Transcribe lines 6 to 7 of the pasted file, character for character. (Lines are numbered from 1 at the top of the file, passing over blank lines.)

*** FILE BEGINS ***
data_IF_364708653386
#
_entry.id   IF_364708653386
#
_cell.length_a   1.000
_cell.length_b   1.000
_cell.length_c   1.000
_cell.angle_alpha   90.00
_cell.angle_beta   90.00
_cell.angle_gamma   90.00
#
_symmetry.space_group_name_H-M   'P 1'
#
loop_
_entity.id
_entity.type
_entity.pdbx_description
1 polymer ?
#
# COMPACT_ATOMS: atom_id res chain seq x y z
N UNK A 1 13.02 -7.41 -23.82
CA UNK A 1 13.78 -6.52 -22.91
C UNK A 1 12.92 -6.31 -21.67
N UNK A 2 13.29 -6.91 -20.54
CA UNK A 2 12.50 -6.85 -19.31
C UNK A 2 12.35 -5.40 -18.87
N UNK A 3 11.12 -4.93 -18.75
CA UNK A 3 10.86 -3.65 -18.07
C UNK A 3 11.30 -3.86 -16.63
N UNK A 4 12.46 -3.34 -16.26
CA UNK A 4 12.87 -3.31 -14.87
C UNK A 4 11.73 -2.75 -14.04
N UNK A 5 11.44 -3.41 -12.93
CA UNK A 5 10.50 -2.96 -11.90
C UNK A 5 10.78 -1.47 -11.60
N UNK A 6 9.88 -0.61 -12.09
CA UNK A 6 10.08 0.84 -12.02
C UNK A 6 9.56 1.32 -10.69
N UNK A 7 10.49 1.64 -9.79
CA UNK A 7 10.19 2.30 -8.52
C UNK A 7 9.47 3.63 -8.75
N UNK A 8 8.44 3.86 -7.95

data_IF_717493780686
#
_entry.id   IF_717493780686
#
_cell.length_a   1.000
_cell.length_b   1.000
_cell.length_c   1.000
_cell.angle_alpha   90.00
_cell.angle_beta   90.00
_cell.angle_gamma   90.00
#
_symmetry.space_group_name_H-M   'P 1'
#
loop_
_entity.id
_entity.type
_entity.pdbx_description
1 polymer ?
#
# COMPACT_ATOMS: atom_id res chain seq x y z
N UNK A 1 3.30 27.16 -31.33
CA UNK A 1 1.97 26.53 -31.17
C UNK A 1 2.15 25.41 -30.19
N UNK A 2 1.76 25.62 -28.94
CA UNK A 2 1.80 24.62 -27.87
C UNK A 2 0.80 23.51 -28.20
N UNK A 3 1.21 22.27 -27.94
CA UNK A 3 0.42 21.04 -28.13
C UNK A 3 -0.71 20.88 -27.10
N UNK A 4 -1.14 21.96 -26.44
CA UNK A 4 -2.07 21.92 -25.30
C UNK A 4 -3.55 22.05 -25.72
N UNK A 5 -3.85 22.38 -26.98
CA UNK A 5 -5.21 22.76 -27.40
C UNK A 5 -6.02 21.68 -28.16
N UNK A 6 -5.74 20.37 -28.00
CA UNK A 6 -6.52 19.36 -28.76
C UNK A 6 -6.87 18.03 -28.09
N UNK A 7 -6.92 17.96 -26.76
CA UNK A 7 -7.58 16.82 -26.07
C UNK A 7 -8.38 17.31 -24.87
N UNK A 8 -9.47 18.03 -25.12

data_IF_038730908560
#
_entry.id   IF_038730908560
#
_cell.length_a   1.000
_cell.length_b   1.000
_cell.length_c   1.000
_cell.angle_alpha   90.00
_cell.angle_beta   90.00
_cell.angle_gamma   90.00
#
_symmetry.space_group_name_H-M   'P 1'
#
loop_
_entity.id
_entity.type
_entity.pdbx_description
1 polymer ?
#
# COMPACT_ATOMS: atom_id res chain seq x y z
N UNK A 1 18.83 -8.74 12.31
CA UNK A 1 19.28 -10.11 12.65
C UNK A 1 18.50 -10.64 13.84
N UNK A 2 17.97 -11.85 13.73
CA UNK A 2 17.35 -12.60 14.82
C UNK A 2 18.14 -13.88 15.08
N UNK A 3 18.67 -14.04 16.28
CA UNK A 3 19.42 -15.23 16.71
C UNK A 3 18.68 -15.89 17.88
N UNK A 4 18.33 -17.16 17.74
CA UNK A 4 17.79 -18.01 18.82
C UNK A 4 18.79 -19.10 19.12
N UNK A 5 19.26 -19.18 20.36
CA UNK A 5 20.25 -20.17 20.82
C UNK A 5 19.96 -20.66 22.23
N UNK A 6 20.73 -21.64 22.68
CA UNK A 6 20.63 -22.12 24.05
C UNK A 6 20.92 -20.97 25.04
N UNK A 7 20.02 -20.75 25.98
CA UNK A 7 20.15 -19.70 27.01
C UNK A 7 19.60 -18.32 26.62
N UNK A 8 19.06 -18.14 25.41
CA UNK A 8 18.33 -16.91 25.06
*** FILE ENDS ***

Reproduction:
_cell.length_b   1.000
_cell.length_c   1.000